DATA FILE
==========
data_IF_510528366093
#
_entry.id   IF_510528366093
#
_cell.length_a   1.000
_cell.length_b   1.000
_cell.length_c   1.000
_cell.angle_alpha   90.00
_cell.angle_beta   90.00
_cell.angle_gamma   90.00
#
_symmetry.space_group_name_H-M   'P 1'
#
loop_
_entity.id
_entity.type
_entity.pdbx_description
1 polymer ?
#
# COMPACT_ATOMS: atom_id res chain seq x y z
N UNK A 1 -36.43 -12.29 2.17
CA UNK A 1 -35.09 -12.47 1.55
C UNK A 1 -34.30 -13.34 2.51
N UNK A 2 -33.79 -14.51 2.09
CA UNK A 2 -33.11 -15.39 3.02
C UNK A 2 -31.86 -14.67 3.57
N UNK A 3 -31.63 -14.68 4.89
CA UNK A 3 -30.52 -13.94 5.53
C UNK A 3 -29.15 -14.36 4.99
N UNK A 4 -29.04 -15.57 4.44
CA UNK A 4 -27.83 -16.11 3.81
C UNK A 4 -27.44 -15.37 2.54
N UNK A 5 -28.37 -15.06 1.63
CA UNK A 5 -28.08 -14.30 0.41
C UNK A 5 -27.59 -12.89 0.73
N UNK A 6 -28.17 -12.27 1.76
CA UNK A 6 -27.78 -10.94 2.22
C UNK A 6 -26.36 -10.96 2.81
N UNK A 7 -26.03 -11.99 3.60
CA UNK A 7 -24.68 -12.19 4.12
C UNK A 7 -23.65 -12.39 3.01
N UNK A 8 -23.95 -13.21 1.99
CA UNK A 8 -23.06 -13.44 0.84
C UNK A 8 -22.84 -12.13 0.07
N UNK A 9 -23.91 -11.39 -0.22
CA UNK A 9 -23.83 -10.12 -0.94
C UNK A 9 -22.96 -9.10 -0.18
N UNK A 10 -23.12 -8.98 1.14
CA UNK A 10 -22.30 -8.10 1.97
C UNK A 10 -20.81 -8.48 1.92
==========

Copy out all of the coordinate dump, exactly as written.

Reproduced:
data_IF_510528366093
#
_entry.id   IF_510528366093
#
_cell.length_a   1.000
_cell.length_b   1.000
_cell.length_c   1.000
_cell.angle_alpha   90.00
_cell.angle_beta   90.00
_cell.angle_gamma   90.00
#
_symmetry.space_group_name_H-M   'P 1'
#
loop_
_entity.id
_entity.type
_entity.pdbx_description
1 polymer ?
#
# COMPACT_ATOMS: atom_id res chain seq x y z
N UNK A 1 -36.43 -12.29 2.17
CA UNK A 1 -35.09 -12.47 1.55
C UNK A 1 -34.30 -13.34 2.51
N UNK A 2 -33.79 -14.51 2.09
CA UNK A 2 -33.11 -15.39 3.02
C UNK A 2 -31.86 -14.67 3.57
N UNK A 3 -31.63 -14.68 4.89
CA UNK A 3 -30.52 -13.94 5.53
C UNK A 3 -29.15 -14.36 4.99
N UNK A 4 -29.04 -15.57 4.44
CA UNK A 4 -27.83 -16.11 3.81
C UNK A 4 -27.44 -15.37 2.54
N UNK A 5 -28.37 -15.06 1.63
CA UNK A 5 -28.08 -14.30 0.41
C UNK A 5 -27.59 -12.89 0.73
N UNK A 6 -28.17 -12.27 1.76
CA UNK A 6 -27.78 -10.94 2.22
C UNK A 6 -26.36 -10.96 2.81
N UNK A 7 -26.03 -11.99 3.60
CA UNK A 7 -24.68 -12.19 4.12
C UNK A 7 -23.65 -12.39 3.01
N UNK A 8 -23.95 -13.21 1.99
CA UNK A 8 -23.06 -13.44 0.84
C UNK A 8 -22.84 -12.13 0.07
N UNK A 9 -23.91 -11.39 -0.22
CA UNK A 9 -23.83 -10.12 -0.94
C UNK A 9 -22.96 -9.10 -0.18
N UNK A 10 -23.12 -8.98 1.14
CA UNK A 10 -22.30 -8.10 1.97
C UNK A 10 -20.81 -8.48 1.92